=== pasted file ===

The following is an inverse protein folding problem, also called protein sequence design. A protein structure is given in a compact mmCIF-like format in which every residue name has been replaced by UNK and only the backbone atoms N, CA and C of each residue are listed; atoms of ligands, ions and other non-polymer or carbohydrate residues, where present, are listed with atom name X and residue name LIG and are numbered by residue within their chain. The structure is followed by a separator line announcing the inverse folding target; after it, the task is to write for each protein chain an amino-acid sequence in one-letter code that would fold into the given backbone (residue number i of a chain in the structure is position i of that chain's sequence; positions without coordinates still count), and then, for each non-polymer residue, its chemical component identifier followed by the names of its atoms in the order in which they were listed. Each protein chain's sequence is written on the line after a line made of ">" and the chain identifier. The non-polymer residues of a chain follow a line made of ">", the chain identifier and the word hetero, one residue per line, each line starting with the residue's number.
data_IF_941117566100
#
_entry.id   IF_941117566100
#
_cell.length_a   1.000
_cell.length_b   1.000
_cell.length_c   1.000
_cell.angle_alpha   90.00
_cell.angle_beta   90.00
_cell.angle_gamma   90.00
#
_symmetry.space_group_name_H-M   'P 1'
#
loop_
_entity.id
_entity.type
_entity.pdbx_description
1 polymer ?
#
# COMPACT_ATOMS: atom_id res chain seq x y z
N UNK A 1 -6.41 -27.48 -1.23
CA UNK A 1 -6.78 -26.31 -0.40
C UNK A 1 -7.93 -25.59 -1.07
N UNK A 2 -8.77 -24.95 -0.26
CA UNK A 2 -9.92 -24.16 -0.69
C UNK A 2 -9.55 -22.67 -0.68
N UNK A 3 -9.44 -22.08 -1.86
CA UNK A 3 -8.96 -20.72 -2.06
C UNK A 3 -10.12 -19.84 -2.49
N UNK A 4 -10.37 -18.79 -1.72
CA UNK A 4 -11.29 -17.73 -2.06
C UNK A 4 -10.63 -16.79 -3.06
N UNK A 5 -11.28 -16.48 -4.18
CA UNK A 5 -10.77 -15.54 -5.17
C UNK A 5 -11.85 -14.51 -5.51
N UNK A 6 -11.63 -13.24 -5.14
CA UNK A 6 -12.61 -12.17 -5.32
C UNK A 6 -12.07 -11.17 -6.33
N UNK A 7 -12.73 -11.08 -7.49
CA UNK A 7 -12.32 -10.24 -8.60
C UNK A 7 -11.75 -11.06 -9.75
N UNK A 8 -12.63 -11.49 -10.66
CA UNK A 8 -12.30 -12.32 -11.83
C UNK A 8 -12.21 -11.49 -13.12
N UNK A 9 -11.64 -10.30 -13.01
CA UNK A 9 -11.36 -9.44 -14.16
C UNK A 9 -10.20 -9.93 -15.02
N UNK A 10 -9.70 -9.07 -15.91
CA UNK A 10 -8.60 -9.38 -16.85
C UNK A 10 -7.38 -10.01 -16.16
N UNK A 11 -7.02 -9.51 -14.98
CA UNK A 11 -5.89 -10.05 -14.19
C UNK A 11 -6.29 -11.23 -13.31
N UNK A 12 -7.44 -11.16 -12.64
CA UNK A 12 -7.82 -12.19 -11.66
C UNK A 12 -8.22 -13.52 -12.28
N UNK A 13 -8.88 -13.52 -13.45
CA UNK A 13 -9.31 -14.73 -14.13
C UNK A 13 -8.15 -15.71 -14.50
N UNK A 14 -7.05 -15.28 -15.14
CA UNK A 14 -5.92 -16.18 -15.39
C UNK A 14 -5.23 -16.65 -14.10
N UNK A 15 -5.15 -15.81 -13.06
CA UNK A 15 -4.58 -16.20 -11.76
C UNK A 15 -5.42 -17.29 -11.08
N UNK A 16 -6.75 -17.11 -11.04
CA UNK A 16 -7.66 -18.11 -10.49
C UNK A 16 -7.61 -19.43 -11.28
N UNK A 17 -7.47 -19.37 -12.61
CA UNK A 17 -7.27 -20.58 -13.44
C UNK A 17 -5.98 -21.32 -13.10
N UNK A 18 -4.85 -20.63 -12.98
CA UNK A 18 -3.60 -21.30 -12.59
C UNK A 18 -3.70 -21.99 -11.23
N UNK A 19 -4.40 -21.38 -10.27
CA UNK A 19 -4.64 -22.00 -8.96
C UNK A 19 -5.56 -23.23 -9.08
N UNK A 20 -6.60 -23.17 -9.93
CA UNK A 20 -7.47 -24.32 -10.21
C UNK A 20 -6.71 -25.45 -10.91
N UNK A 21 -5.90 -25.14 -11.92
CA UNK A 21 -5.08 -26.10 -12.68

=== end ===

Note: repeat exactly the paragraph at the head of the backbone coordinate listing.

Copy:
The following is an inverse protein folding problem, also called protein sequence design. A protein structure is given in a compact mmCIF-like format in which every residue name has been replaced by UNK and only the backbone atoms N, CA and C of each residue are listed; atoms of ligands, ions and other non-polymer or carbohydrate residues, where present, are listed with atom name X and residue name LIG and are numbered by residue within their chain. The structure is followed by a separator line announcing the inverse folding target; after it, the task is to write for each protein chain an amino-acid sequence in one-letter code that would fold into the given backbone (residue number i of a chain in the structure is position i of that chain's sequence; positions without coordinates still count), and then, for each non-polymer residue, its chemical component identifier followed by the names of its atoms in the order in which they were listed. Each protein chain's sequence is written on the line after a line made of ">" and the chain identifier. The non-polymer residues of a chain follow a line made of ">", the chain identifier and the word hetero, one residue per line, each line starting with the residue's number.